Ahead of Wednesday's OCNC meeting, core member Arnold published an in-depth piece on his blog, Oakulture, that outlined the art community's dire situation and delved into the unfairness of the lawsuit. He wrote:
"On the surface, economic growth might seem like a positive thing for Oakland; however, the boom—mainly confined to real estate and tech—has been a calamity for the arts scene. A few months ago, at a city-convened arts stakeholder meeting , arts advocates speculated on the irony of Oakland’s artists making the city cool, only to find themselves priced out. Although some advocates felt the percent for art requirement didn’t go far enough, it at least offered a glimmer of hope for the city’s artists. But the announcement of the lawsuit by developers could delay or even rescind any commissions under the ordinance, and casts a pall on any future attempts to redistribute the wealth flowing into the city among the creative community."
And to make matters worse, on the day of the meeting, it was made public that KONO, the nonprofit that runs Oakland's First Friday street fair — not to be confused with Art Murmur, the gallery collective that throws openings on First Fridays — is being sued by an angry former employee, and has also recently experienced multiple thefts in its offices that were likely committed by volunteers. All this amounts to a serious threat to the organization, which is already struggling to finance its monthly street fair that has played a crucial role in putting the Oakland art scene on the national map. (Although it's been disputed how beneficial the street fair actually is for local galleries.)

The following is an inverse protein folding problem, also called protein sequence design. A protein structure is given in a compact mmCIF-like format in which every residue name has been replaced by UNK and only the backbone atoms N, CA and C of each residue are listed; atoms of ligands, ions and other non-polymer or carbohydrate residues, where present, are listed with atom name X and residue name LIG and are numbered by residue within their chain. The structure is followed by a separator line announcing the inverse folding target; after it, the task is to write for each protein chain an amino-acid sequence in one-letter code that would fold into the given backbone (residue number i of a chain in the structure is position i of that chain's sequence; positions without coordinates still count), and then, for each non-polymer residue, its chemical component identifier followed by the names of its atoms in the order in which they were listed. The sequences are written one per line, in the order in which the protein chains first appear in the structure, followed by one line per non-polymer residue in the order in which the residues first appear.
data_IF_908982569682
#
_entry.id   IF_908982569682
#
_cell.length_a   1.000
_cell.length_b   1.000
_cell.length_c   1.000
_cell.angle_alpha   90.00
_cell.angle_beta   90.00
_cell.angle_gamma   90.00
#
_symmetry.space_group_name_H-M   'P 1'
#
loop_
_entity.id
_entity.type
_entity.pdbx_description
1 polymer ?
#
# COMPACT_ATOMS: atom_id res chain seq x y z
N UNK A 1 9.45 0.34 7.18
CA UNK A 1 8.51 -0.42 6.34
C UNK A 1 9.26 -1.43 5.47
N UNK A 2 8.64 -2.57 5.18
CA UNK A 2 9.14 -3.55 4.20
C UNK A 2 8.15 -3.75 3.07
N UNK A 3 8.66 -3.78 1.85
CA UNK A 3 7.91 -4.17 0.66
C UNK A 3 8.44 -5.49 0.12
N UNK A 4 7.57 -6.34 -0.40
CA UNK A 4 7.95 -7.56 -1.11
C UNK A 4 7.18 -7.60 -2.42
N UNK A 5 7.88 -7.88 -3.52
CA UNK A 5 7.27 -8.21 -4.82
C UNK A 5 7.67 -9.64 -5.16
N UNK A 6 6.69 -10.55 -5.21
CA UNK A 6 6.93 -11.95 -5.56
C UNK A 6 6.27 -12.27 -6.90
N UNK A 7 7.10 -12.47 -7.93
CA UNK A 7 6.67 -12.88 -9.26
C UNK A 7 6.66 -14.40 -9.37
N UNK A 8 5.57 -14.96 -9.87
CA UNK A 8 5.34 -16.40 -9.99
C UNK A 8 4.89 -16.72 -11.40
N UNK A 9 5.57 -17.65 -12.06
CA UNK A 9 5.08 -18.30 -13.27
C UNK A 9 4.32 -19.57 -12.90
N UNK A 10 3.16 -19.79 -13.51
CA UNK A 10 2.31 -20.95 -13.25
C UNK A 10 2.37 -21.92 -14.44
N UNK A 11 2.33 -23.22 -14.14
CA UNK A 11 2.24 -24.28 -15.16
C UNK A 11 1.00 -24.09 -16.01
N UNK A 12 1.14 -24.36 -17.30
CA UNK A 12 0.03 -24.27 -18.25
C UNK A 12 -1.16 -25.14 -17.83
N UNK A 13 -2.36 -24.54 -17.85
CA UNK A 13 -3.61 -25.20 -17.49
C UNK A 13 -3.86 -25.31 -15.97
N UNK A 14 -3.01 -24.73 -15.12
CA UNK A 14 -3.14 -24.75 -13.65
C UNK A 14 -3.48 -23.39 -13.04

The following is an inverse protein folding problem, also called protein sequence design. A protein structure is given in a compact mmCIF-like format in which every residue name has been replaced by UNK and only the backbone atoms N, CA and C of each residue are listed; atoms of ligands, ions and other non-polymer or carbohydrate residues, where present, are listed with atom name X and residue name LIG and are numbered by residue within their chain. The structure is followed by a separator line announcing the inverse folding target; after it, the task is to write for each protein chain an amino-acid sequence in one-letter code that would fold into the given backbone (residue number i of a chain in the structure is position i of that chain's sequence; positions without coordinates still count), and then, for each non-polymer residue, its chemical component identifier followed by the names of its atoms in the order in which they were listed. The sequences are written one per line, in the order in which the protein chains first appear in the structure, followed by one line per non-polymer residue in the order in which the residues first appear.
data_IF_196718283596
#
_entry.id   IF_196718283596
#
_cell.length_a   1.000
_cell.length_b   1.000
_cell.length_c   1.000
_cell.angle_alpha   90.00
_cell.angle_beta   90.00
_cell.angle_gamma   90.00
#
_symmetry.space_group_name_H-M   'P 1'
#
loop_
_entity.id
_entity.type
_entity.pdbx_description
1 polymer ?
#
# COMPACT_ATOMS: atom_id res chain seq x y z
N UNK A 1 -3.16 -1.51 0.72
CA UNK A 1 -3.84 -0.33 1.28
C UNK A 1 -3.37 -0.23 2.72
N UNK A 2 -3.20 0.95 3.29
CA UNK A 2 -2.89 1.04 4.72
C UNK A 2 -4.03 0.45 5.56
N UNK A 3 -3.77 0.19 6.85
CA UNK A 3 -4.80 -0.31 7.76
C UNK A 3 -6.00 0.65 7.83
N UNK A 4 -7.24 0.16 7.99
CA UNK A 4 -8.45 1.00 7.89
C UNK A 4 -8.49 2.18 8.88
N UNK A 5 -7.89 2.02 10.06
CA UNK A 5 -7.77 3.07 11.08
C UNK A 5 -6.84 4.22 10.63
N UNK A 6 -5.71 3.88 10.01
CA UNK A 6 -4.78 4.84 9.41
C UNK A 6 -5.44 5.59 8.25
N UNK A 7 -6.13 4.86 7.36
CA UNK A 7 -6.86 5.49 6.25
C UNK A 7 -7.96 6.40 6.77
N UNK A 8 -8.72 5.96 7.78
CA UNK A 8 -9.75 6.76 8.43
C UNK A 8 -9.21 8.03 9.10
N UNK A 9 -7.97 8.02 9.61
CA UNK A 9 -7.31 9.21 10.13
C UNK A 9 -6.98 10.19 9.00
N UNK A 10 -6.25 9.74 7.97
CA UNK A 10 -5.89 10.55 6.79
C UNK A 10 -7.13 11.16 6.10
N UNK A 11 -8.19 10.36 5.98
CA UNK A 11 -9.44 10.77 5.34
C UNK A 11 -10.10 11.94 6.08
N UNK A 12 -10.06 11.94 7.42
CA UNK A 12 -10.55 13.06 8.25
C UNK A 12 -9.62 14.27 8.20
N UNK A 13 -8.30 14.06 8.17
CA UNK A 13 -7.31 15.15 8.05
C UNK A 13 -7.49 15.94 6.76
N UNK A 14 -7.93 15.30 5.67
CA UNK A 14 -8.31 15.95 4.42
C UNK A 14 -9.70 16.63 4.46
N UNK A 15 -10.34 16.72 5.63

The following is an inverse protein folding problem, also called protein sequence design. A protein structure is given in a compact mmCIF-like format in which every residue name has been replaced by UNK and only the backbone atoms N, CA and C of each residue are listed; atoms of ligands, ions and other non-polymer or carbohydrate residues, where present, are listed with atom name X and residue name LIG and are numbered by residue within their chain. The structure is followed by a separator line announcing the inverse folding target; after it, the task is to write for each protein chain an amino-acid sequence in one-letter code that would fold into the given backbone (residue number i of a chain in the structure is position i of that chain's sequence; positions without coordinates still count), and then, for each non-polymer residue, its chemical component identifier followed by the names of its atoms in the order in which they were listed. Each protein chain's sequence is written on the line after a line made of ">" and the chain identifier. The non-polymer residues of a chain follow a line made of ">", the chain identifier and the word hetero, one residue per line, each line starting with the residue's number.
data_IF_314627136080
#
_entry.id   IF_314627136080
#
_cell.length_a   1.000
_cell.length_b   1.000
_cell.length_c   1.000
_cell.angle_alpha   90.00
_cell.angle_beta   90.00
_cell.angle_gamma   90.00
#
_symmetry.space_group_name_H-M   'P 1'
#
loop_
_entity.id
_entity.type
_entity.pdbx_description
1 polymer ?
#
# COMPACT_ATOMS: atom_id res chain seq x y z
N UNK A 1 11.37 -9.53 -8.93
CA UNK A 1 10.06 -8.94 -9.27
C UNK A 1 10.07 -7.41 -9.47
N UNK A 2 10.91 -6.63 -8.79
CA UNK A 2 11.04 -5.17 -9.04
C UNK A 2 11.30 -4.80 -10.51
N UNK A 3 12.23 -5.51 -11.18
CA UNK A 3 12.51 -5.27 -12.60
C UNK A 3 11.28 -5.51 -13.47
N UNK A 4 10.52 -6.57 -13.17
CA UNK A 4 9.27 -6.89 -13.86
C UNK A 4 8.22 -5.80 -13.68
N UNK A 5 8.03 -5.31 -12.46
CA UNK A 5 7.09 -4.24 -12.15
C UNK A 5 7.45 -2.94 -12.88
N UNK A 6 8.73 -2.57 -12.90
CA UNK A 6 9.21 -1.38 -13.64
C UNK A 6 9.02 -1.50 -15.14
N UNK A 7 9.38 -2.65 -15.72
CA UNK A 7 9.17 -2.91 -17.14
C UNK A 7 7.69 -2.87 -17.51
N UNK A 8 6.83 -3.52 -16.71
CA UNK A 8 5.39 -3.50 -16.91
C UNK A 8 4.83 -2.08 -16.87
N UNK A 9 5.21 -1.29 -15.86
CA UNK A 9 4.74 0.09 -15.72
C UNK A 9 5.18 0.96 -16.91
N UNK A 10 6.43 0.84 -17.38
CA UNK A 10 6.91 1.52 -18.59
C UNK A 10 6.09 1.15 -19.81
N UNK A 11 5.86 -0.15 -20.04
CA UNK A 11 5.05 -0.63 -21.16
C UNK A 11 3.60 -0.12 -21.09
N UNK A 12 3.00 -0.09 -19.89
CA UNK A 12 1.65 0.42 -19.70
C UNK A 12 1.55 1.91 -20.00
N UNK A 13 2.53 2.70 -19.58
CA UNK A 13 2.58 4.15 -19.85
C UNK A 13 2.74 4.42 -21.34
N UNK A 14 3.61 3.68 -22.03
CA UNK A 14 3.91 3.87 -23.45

Now, more than ever, it seems crucial for local arts professionals to band together and demand support from the city. Some of the organizations being represented included Oakland Impact Hub, Just Cause, Skyline High School Visual and Performing Arts Academy, Oakland Art Murmur, Omni Arts Collective, Oakland Museum of California, Parish Entertainment Group, Joyce Gordon Gallery, East Side Arts Alliance and many others. OCNC is asking that member organizations — or individual members — sign a form of commitment promising attendance at one meeting a month, actions, and other available resources and dedication to the mission. The form will soon be made available online, but for now, interested people can sign up for the coalition's newsletter. At the meeting, Barber stressed that the coalition has long-term goals that would ideally require at least a year of commitment from members who are interested in effecting actual change in the city. "Honestly, it's going to take everybody's participation to make this happen." she said. "That's where we're at."

Despite the many issues that have recently come up, Wednesday's meeting focused on setting a solid foundation for how the coalition will operate and build membership. "My vision, my motivation at this point and for the future is to preserve and to continue to ignite creative and cultural expression in the region that is the Bay Area," Canton told me after the meeting. "I grew up here, I have an investment, my history is here, and I want my future history to be here."